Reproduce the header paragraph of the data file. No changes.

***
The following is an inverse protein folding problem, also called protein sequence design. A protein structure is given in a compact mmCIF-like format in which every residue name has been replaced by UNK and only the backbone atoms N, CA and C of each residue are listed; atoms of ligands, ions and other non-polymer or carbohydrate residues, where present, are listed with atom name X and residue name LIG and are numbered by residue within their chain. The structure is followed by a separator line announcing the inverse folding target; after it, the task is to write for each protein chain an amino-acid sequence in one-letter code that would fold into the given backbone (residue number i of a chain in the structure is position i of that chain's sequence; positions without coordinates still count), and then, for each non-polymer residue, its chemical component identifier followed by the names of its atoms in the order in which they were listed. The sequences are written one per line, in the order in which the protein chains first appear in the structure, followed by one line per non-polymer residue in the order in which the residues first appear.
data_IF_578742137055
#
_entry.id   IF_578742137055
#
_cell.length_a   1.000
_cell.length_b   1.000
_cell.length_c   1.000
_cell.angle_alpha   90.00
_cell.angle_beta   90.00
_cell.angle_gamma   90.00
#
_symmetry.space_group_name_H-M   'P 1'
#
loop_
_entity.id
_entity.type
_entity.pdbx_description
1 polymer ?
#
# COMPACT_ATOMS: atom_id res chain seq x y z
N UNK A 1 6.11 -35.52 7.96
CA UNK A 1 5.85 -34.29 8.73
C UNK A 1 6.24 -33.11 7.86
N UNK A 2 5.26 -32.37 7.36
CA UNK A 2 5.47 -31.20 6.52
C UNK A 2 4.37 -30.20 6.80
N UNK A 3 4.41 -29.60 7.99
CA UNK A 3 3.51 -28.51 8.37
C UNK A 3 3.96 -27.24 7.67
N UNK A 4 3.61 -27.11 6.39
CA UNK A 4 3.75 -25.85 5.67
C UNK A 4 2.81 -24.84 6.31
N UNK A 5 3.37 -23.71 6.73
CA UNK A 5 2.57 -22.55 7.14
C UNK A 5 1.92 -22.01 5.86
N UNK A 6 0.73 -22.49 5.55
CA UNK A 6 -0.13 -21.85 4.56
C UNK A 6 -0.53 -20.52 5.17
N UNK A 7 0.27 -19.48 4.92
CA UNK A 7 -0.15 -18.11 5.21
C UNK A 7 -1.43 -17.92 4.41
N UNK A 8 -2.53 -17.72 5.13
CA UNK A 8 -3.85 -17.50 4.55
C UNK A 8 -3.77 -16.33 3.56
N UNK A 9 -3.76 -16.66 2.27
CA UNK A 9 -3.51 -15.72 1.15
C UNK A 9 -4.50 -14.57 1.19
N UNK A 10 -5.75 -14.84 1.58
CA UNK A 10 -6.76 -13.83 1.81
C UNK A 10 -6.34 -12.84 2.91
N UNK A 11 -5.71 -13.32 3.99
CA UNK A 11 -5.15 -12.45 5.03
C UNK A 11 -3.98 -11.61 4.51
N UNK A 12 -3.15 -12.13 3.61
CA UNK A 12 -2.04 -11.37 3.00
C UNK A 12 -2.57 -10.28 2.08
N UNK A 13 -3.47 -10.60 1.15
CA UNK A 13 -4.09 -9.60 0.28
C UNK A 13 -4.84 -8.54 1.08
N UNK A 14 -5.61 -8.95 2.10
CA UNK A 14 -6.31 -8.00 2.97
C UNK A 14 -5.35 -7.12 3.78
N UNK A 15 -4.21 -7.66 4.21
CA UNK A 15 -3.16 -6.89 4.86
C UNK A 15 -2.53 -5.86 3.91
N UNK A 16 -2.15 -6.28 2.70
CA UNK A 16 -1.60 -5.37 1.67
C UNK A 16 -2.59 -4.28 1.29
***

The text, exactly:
The following is an inverse protein folding problem, also called protein sequence design. A protein structure is given in a compact mmCIF-like format in which every residue name has been replaced by UNK and only the backbone atoms N, CA and C of each residue are listed; atoms of ligands, ions and other non-polymer or carbohydrate residues, where present, are listed with atom name X and residue name LIG and are numbered by residue within their chain. The structure is followed by a separator line announcing the inverse folding target; after it, the task is to write for each protein chain an amino-acid sequence in one-letter code that would fold into the given backbone (residue number i of a chain in the structure is position i of that chain's sequence; positions without coordinates still count), and then, for each non-polymer residue, its chemical component identifier followed by the names of its atoms in the order in which they were listed. The sequences are written one per line, in the order in which the protein chains first appear in the structure, followed by one line per non-polymer residue in the order in which the residues first appear.